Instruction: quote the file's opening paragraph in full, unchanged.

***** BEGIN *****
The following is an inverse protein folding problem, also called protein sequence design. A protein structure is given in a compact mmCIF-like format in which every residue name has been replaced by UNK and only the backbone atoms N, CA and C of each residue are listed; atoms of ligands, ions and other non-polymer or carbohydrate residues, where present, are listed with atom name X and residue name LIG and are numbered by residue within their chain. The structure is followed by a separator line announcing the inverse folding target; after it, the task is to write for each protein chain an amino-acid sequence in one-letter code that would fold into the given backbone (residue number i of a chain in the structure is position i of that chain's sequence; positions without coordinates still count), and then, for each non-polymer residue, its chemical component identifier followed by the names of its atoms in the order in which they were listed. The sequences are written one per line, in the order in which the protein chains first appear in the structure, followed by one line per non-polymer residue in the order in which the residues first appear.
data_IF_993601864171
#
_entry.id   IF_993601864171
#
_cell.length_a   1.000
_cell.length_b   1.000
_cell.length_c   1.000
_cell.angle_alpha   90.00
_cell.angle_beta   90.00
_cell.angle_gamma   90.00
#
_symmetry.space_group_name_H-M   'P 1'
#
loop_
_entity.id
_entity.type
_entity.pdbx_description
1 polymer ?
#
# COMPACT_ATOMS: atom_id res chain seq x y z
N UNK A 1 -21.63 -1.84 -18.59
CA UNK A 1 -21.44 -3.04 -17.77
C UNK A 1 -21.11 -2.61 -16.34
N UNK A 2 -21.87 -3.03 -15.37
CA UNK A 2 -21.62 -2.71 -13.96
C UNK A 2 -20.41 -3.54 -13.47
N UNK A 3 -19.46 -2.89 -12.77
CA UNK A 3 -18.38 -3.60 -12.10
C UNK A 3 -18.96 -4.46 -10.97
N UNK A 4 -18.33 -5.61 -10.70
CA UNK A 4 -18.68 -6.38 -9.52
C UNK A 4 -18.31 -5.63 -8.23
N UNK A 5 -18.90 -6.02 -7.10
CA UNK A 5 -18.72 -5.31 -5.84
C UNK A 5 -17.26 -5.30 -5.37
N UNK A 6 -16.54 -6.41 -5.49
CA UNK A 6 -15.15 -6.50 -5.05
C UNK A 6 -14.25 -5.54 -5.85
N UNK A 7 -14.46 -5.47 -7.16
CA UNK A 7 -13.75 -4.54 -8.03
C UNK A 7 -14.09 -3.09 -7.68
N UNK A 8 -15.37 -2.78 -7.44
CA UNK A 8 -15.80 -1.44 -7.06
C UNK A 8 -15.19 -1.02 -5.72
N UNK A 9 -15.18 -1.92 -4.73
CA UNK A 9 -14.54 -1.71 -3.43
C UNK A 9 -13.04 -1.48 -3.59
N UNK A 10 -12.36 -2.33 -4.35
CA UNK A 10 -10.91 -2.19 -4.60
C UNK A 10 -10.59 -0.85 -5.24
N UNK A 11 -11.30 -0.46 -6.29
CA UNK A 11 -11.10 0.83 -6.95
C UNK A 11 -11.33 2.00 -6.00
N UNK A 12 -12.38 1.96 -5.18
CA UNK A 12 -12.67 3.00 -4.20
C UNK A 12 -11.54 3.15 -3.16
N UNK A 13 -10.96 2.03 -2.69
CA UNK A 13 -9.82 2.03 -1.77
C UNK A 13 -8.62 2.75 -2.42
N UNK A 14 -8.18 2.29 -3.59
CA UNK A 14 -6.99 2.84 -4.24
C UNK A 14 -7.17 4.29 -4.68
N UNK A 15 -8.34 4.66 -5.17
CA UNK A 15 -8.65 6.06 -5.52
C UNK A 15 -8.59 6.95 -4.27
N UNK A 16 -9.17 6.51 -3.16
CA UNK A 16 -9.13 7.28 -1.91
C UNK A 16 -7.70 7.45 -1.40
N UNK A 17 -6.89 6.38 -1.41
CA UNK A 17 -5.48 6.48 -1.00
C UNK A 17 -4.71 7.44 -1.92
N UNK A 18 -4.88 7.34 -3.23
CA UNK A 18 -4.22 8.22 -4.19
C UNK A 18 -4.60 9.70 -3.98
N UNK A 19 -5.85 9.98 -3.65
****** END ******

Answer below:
The following is an inverse protein folding problem, also called protein sequence design. A protein structure is given in a compact mmCIF-like format in which every residue name has been replaced by UNK and only the backbone atoms N, CA and C of each residue are listed; atoms of ligands, ions and other non-polymer or carbohydrate residues, where present, are listed with atom name X and residue name LIG and are numbered by residue within their chain. The structure is followed by a separator line announcing the inverse folding target; after it, the task is to write for each protein chain an amino-acid sequence in one-letter code that would fold into the given backbone (residue number i of a chain in the structure is position i of that chain's sequence; positions without coordinates still count), and then, for each non-polymer residue, its chemical component identifier followed by the names of its atoms in the order in which they were listed. The sequences are written one per line, in the order in which the protein chains first appear in the structure, followed by one line per non-polymer residue in the order in which the residues first appear.